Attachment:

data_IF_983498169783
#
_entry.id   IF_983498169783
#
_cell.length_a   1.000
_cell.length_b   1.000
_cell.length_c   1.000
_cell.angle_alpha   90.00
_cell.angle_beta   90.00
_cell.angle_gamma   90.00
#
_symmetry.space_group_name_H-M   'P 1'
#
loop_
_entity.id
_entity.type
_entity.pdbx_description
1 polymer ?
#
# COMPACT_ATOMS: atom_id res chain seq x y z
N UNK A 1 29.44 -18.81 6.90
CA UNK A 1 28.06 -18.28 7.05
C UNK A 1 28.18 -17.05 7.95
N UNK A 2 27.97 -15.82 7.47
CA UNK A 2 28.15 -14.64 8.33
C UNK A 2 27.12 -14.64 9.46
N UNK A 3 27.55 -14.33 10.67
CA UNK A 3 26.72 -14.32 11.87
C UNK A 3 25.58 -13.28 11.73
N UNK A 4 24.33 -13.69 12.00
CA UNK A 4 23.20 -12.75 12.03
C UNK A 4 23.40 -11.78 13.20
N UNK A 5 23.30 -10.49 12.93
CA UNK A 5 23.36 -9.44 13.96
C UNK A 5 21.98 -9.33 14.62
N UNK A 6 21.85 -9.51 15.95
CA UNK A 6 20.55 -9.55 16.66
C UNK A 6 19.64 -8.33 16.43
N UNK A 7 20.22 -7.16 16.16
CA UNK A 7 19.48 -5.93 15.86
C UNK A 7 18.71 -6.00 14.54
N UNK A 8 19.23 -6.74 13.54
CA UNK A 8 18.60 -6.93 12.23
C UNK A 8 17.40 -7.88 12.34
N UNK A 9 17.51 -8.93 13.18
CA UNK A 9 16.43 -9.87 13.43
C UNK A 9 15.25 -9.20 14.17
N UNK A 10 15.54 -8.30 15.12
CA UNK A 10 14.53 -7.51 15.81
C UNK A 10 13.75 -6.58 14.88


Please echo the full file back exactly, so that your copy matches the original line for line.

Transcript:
data_IF_983498169783
#
_entry.id   IF_983498169783
#
_cell.length_a   1.000
_cell.length_b   1.000
_cell.length_c   1.000
_cell.angle_alpha   90.00
_cell.angle_beta   90.00
_cell.angle_gamma   90.00
#
_symmetry.space_group_name_H-M   'P 1'
#
loop_
_entity.id
_entity.type
_entity.pdbx_description
1 polymer ?
#
# COMPACT_ATOMS: atom_id res chain seq x y z
N UNK A 1 29.44 -18.81 6.90
CA UNK A 1 28.06 -18.28 7.05
C UNK A 1 28.18 -17.05 7.95
N UNK A 2 27.97 -15.82 7.47
CA UNK A 2 28.15 -14.64 8.33
C UNK A 2 27.12 -14.64 9.46
N UNK A 3 27.55 -14.33 10.67
CA UNK A 3 26.72 -14.32 11.87
C UNK A 3 25.58 -13.28 11.73
N UNK A 4 24.33 -13.69 12.00
CA UNK A 4 23.20 -12.75 12.03
C UNK A 4 23.40 -11.78 13.20
N UNK A 5 23.30 -10.49 12.93
CA UNK A 5 23.36 -9.44 13.96
C UNK A 5 21.98 -9.33 14.62
N UNK A 6 21.85 -9.51 15.95
CA UNK A 6 20.55 -9.55 16.66
C UNK A 6 19.64 -8.33 16.43
N UNK A 7 20.22 -7.16 16.16
CA UNK A 7 19.48 -5.93 15.86
C UNK A 7 18.71 -6.00 14.54
N UNK A 8 19.23 -6.74 13.54
CA UNK A 8 18.60 -6.93 12.23
C UNK A 8 17.40 -7.88 12.34
N UNK A 9 17.51 -8.93 13.18
CA UNK A 9 16.43 -9.87 13.43
C UNK A 9 15.25 -9.20 14.17
N UNK A 10 15.54 -8.30 15.12
CA UNK A 10 14.53 -7.51 15.81
C UNK A 10 13.75 -6.58 14.88